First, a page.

Saturday, July 30, 2016

Alignment: more fundamental even than a player's choice

I haven't posted anything in a while, so I thought I'd drop back in on the ol' blog with a quick update.

The new edition of Engines & Empires has become somewhat bogged down in the monster chapter, probably because I set myself up with too much to do.  I had wanted to keep things slick and simple, but in researching old-school monsters, I kept running into old favorites and thinking to myself, "well, how could I not include that?"  And my original intent—to only include proper fairy-tale and mythology monsters, and dispense with Gygaxian weirdness—got sort of sidetracked, by pure alphabetical chance.

You see, I wanted to divide the monster chapter into sub-categories: animals, humanoids, constructs, undead, etc.  And I decided to tackle them in alphabetical order.  The first heading?  It wound up being "abominations, eldritch horrors, and monstrosities".  This is the chapter that includes all the truly weird stuff: aliens, Yog-Sothothery, and yes, all those Gygaxian "fuck you, because dungeon" monsters.  So on the one hand, at least the Gygaxian weirdness is siloed off into its own little section (and I probably won't put most of these monsters on the random encounter tables, because I want to preserve that very special "basic D&D ain't AD&D" feel); but on the other hand, they're there in the book in case they're ever needed (I certainly used them quite a bit for the Shade Isle campaign, and I'd rather not have to lug around the Creature Catalog and Advanced Edition Companion all the time—the whole reason I'm doing this is to get back down to one book).

But as I was going through these monsters and their stat write-ups, something else occurred to me: early on, I decided that for this new edition of E&E, alignment wouldn't be a big deal.  I would just dodge the whole question of whether it was a moral philosophy, a description of character behavior, or a "side" you pick in the great cosmic battle, and just make it sort of there in the background, a fundamental description of a creature's nature.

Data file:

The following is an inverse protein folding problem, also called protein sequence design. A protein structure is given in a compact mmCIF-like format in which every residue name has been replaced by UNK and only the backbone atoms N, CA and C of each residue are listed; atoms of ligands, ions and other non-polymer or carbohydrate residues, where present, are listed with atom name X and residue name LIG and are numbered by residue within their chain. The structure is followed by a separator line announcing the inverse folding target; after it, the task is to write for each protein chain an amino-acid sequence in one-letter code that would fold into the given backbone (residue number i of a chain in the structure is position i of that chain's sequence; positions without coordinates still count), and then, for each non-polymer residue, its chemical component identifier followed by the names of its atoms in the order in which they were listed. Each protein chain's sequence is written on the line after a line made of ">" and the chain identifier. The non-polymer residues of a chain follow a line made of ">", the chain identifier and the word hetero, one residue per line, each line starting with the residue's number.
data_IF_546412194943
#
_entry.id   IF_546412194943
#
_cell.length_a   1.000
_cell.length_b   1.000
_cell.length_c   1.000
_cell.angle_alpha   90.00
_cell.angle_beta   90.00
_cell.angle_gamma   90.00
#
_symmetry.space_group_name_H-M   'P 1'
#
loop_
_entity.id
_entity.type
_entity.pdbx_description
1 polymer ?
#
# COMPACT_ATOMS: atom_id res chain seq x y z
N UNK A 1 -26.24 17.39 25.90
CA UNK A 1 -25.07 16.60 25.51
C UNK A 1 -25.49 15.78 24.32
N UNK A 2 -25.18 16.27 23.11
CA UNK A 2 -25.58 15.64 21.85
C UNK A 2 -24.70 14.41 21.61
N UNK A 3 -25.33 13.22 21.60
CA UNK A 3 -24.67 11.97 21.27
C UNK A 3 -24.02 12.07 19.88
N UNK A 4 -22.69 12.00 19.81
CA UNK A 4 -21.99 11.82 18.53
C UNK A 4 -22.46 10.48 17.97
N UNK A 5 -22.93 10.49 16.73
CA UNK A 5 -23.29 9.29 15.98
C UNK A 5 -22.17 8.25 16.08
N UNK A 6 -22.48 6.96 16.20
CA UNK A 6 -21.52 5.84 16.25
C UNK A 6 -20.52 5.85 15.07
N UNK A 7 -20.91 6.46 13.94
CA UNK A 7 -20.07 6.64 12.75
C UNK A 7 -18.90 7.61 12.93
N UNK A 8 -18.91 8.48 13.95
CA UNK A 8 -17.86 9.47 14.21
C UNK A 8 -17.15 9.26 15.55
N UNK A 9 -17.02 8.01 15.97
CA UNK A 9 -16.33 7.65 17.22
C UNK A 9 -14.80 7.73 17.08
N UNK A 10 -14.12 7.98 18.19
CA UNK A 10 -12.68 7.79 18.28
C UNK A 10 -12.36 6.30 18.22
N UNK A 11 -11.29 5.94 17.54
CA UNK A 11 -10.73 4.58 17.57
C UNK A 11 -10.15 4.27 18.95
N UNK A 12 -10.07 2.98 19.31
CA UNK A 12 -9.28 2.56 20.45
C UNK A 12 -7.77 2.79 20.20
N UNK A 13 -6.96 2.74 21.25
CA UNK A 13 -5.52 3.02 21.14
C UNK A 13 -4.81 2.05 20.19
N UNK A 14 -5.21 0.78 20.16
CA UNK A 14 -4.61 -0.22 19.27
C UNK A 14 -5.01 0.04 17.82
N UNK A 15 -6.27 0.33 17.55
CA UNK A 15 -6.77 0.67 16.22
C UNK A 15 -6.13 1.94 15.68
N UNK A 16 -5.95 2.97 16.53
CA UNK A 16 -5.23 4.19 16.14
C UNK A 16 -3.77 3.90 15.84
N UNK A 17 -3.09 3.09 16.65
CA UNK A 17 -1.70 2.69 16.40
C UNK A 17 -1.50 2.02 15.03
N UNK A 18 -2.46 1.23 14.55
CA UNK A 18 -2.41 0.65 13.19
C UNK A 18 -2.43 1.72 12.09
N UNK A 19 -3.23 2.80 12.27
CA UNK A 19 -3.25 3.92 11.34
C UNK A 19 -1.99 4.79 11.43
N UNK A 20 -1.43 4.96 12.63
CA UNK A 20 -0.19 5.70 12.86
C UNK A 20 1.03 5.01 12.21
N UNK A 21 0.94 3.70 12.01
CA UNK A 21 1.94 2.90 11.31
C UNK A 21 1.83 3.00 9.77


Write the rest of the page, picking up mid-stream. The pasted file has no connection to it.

In other words, by definition, the alignments mean…
• Law is that which pertains "to gods and men".  It is the alignment of the gods who run the cosmos, their direct servants (angels), humans who are not magic-users, and anything else that is the direct creation of human society, like robots and automata.
• Neutrality is anything which is natural, but unencumbered by affectations of human society or religion (ordinary plants and animals, in other words); or anything that bridges the gulf between the natural and the supernatural (human mages and all demihumans, by definition; and also elementals, for cosmology reasons).
• Chaos is everything else: if it's monstrous, supernatural, unnatural, or in any way out of the ordinary, it's Chaotic by definition, even something like a mindless ooze.  Demons are of chaos, but so are fae, because they're of magic, not of the natural world.

This fits in well with both steampunk's magic vs. science theme, as well as the inspiration I've drawn from Beyond the Wall (heavy as it is on the Chaotic-ness of fae).  Part of what inspired this is the fact that I recently read through both a lot of Elric novels and Three Hearts and Three Lions, and I like Anderson's take on Law and Chaos much better than Moorcock's.  One the one hand, reading Moorcock really turns on the lightbulb with respect to understanding where so much of AD&D comes from (time after time, you just keep going, "oh, that's where Gary was getting this batshit crazy idea from!"); but on the other, it's just so complex and tiresome… it's a very specific bit of world-building, and I want nothing to do with it.  Poul Anderson was just telling a romantic fairy-tale, more or less, and that's what I'll go with.

So the up-shot of this is that alignment is predetermined by your choice of race and class.  A human fighter, expert, or tech is just plain Lawful, period, end of story; and a human mage or a demi-human is Neutral, boom, done.  Frankly, I like any excuse to take alignment out of the hands of the players, because there are just entirely too many players out there who like to use "I'm Chaotic!" as an excuse to play a jerkwad.

No, Timmy, you're not Chaotic, your character is just a jerkwad who hasn't been caught yet.

2 comments:

  1. Sort of reminds me of how Lamentations does it. I'm not sure how up to snuff (hmm...interesting choice of words given the artwork..) you are with the system, but clerics are Lawful, Elves and Magic-Users are Chaotic, and everyone else in Neutral. I know I'm paraphrasing a bit, but the rules state something to the effect of "most people who are aligned Chaotic desperately wish they weren't." I like it when Chaotic really isn't just "renamed Evil" or "shiftless douchebag" in practice, but rather someone who is allied, willingly or not, with the forces that erode civilization as we know it.

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  2. Yeah, I think that's part of it. A lot of what annoys me about Moorcock's take on Law and Chaos is that they really are just renamed good and evil, as opposed to Poul Anderson's original conception, where it's much more about civilization vs. the otherworldly.

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